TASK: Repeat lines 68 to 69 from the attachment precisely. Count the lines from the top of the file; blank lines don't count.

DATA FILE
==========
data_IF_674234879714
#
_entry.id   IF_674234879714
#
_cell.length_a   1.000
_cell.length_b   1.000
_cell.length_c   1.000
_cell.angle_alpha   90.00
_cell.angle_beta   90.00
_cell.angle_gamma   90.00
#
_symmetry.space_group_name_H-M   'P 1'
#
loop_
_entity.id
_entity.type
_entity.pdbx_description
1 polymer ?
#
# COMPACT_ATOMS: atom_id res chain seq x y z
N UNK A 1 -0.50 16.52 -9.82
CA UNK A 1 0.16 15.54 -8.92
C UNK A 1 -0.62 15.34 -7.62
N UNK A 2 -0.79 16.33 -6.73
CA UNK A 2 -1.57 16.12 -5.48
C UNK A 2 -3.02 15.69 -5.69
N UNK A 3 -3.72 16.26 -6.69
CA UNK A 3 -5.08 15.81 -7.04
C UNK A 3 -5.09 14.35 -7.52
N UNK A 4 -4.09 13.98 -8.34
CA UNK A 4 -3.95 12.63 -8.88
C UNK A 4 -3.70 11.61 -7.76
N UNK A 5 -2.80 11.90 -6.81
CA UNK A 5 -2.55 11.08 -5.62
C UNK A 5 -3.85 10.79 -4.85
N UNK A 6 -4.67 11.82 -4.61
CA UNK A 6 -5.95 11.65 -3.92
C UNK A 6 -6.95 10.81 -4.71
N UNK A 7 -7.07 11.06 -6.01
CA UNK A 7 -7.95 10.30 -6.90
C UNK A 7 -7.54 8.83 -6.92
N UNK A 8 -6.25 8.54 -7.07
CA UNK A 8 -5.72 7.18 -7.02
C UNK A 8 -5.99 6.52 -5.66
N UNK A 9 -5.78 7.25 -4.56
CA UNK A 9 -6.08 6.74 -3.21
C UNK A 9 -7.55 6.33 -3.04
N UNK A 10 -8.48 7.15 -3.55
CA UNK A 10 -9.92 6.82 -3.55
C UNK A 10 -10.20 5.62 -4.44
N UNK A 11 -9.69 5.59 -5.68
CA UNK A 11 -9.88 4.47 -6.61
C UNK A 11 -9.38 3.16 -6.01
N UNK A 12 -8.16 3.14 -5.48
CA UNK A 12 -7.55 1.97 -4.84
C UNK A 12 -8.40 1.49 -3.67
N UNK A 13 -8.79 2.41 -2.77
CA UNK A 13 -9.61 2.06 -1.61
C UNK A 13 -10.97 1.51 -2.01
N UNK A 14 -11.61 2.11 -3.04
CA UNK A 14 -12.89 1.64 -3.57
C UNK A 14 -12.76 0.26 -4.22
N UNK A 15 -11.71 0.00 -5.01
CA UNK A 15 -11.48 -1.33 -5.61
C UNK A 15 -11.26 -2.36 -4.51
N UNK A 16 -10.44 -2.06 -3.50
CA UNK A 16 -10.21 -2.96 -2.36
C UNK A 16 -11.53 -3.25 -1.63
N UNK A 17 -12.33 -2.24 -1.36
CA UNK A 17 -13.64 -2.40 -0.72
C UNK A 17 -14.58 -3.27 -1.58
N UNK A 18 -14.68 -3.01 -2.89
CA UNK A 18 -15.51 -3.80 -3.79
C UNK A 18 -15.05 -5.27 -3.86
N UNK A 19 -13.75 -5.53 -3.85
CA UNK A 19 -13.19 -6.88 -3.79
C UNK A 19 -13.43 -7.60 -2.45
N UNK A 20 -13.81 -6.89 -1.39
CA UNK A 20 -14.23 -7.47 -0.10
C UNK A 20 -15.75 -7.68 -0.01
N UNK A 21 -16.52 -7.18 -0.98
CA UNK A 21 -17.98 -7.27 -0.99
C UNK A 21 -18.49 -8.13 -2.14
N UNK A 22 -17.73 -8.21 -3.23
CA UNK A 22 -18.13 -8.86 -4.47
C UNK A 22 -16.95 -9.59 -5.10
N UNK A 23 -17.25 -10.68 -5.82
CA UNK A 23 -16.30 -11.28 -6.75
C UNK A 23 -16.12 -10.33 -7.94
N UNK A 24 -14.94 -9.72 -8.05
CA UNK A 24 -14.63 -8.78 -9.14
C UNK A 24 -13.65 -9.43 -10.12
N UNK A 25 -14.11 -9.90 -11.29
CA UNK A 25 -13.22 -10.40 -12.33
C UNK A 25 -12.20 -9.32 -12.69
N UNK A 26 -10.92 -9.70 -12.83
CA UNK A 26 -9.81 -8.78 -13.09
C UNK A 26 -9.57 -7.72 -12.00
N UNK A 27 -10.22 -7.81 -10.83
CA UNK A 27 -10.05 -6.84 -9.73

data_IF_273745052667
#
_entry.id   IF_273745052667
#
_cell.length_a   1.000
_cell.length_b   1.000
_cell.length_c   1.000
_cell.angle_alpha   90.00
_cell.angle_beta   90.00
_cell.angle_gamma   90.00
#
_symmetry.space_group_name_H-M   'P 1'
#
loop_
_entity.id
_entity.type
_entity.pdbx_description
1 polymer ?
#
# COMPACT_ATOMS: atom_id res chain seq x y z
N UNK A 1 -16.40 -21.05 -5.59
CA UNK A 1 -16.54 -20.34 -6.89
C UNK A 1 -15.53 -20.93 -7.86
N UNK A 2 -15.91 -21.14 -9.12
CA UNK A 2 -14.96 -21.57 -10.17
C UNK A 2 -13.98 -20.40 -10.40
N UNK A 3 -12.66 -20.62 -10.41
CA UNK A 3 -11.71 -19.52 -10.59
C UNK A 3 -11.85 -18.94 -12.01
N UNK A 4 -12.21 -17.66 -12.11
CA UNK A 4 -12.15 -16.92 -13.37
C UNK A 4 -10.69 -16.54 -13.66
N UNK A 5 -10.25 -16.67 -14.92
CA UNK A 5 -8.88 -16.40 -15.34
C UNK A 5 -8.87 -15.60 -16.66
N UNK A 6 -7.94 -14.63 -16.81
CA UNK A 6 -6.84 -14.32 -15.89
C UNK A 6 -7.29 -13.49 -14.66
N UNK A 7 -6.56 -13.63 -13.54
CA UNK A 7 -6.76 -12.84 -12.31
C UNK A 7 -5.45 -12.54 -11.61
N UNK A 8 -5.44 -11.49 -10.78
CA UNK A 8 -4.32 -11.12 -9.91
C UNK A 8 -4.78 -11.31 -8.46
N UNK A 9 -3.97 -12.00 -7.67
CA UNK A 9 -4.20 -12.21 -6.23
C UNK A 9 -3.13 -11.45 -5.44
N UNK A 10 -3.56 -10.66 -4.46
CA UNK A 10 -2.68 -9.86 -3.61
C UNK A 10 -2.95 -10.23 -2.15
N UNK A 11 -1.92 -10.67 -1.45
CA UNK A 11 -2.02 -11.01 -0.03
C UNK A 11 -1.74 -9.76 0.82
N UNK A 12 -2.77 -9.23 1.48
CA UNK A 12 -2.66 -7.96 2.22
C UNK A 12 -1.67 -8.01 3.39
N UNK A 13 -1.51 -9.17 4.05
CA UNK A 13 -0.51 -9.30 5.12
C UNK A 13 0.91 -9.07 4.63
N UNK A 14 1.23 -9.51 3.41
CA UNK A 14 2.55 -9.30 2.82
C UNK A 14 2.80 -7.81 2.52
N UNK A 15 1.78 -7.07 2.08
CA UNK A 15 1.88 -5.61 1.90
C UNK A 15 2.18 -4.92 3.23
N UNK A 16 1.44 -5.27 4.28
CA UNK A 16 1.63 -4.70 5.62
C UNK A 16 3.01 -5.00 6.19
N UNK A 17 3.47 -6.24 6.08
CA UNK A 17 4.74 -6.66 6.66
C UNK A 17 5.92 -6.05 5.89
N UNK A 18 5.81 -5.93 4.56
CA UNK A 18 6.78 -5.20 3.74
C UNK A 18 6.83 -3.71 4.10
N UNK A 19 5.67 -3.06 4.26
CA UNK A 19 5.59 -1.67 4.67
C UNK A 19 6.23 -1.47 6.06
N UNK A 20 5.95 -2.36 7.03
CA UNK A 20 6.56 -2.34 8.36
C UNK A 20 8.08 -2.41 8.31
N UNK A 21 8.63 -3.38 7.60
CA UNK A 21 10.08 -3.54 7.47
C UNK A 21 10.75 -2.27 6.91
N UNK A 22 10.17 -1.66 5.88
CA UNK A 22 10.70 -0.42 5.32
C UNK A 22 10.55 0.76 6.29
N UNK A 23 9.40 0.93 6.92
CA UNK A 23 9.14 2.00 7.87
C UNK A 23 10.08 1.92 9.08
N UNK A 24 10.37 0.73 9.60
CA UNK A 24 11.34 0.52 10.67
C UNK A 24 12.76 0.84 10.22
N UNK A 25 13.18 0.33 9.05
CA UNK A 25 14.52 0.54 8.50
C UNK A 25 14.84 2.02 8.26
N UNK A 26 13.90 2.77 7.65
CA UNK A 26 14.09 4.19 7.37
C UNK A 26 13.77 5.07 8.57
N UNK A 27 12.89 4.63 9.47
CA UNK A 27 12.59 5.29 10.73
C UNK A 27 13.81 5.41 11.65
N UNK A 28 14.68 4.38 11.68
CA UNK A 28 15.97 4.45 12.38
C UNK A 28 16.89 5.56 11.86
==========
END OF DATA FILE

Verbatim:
C UNK A 16 -11.53 -3.25 -1.63
N UNK A 17 -12.33 -2.24 -1.36